And finally, there is the matter of the twist ending. At the time of reading, I felt like it came out of nowhere. Who were these Nestbuilders? Why hadn’t we heard of them until now? And why the last minute introduction of them? Naturally, I would later learn that the Nestbuilders did not so much come out of nowhere, but were instead an adaptation of something from an earlier work. Essentially, they are a species who make an appearance in “Galactic North” and who are related to the “Slugs” from Chasm City - i.e. the species that had taken to hiding between star systems to avoid the Inhibitors. This made sense and wrapped things up nicely by tying it back to his previous work. But much like with the character of H in the Redemption, I felt that things had not been explained fully.
What’s more, this does not explain how Scorpio was able to discern their existence and learn all he needed to know – like the fact that they could trust them or they would be able to help them beat the Inhibitors – from one tiny shard of shell they left behind. Perhaps if he revealed that Felka told them as much after meeting with the Pattern Jugglers one last time, or that Galiana had conveyed some hints in one of her visions before dying. But as I recall, no explanations were made and we’re simply handed this solution shortly before the book ends. Again, not well explained, and kind of comes off as a third act twist that feels contrived.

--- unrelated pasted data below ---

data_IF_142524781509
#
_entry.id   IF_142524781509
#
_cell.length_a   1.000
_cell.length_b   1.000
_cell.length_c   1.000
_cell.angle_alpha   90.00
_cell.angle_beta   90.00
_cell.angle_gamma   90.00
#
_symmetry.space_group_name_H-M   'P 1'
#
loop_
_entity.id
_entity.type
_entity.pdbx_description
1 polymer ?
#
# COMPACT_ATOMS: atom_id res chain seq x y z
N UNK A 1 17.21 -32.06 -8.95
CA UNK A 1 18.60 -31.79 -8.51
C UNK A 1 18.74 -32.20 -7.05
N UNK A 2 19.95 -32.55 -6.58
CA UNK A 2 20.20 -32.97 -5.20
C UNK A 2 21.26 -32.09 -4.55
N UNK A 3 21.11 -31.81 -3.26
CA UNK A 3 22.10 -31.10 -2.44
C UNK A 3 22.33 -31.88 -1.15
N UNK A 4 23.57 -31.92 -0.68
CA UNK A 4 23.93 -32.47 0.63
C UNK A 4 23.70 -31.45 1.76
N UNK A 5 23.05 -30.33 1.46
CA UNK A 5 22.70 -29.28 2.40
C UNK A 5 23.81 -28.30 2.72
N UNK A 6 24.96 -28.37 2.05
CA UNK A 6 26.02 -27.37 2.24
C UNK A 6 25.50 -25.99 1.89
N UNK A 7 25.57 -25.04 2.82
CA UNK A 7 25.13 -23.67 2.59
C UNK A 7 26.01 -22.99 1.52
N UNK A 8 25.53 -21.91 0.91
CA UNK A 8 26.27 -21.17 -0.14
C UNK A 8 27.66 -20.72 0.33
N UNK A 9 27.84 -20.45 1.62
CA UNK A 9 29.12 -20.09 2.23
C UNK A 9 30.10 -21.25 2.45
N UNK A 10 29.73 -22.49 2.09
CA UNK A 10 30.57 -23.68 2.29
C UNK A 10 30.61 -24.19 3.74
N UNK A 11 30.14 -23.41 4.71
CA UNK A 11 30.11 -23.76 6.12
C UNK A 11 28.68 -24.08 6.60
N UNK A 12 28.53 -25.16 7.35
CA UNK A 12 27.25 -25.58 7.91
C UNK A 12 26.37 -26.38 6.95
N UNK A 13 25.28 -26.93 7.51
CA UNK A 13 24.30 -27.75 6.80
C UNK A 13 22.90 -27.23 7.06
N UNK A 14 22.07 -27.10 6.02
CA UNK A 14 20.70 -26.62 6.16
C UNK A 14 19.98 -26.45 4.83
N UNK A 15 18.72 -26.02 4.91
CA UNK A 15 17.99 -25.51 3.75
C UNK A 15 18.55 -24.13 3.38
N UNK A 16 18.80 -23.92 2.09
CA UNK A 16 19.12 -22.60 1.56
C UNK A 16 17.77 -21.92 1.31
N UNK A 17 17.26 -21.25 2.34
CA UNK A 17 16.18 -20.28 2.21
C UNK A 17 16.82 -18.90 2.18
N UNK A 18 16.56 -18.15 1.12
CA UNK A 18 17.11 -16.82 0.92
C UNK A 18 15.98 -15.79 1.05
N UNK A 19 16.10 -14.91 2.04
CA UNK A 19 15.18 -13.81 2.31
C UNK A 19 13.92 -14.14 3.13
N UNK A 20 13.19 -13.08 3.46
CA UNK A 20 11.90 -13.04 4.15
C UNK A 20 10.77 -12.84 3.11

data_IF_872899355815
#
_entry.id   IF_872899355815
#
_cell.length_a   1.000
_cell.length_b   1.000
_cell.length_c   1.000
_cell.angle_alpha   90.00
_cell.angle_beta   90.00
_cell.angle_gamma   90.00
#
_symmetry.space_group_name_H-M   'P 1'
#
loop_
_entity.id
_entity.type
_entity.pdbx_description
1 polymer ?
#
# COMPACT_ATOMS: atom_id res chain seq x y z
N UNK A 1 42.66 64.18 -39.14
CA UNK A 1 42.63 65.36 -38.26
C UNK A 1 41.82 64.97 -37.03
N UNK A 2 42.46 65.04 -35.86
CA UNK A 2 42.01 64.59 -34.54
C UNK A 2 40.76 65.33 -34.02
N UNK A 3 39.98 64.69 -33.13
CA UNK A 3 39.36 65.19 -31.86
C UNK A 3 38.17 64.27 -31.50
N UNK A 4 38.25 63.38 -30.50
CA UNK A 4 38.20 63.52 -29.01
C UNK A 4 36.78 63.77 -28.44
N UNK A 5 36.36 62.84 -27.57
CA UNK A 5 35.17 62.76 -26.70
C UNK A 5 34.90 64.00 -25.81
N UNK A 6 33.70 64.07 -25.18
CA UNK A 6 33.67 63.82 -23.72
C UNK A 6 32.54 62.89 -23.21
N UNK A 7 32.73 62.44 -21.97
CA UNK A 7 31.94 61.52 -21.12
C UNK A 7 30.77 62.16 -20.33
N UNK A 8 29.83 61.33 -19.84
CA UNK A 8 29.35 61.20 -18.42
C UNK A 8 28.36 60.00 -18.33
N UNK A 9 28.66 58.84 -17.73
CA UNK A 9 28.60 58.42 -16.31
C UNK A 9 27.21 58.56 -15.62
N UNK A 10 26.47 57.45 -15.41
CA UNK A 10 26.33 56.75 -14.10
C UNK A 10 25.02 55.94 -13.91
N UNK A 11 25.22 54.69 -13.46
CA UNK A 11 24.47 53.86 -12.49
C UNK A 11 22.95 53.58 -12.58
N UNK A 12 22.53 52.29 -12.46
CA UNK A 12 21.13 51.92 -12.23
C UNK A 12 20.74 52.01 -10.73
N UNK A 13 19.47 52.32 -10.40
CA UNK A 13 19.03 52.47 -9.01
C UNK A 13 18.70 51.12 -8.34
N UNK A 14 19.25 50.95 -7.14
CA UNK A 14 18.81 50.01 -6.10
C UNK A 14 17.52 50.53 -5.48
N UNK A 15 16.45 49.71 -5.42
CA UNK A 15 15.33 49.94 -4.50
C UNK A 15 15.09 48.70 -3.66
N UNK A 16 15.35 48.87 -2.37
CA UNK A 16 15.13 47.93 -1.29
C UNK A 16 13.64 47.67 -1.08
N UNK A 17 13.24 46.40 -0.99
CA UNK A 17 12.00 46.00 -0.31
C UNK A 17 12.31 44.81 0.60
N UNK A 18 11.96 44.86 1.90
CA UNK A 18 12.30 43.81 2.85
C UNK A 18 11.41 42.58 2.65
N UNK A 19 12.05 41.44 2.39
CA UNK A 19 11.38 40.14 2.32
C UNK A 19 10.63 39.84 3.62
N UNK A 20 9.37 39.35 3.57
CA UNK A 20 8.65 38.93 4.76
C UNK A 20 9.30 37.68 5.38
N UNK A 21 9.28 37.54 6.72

And now for the things I liked! As usual, Reynold’s characteristic knack for combining cool technology, hard science, a gritty take on the universe, and some interesting conceptualizations of alien civilizations proved very interesting. On top of all that, there was a rather intriguing commentary on organized religion and apocalypticism which ran through the entire story, which achieved a truly artistic climax in the way he envisioned the “Cathedrals”. I am forced to wonder if he adapted that from somewhere, or it was a Reynold’s original. Either way, very cool!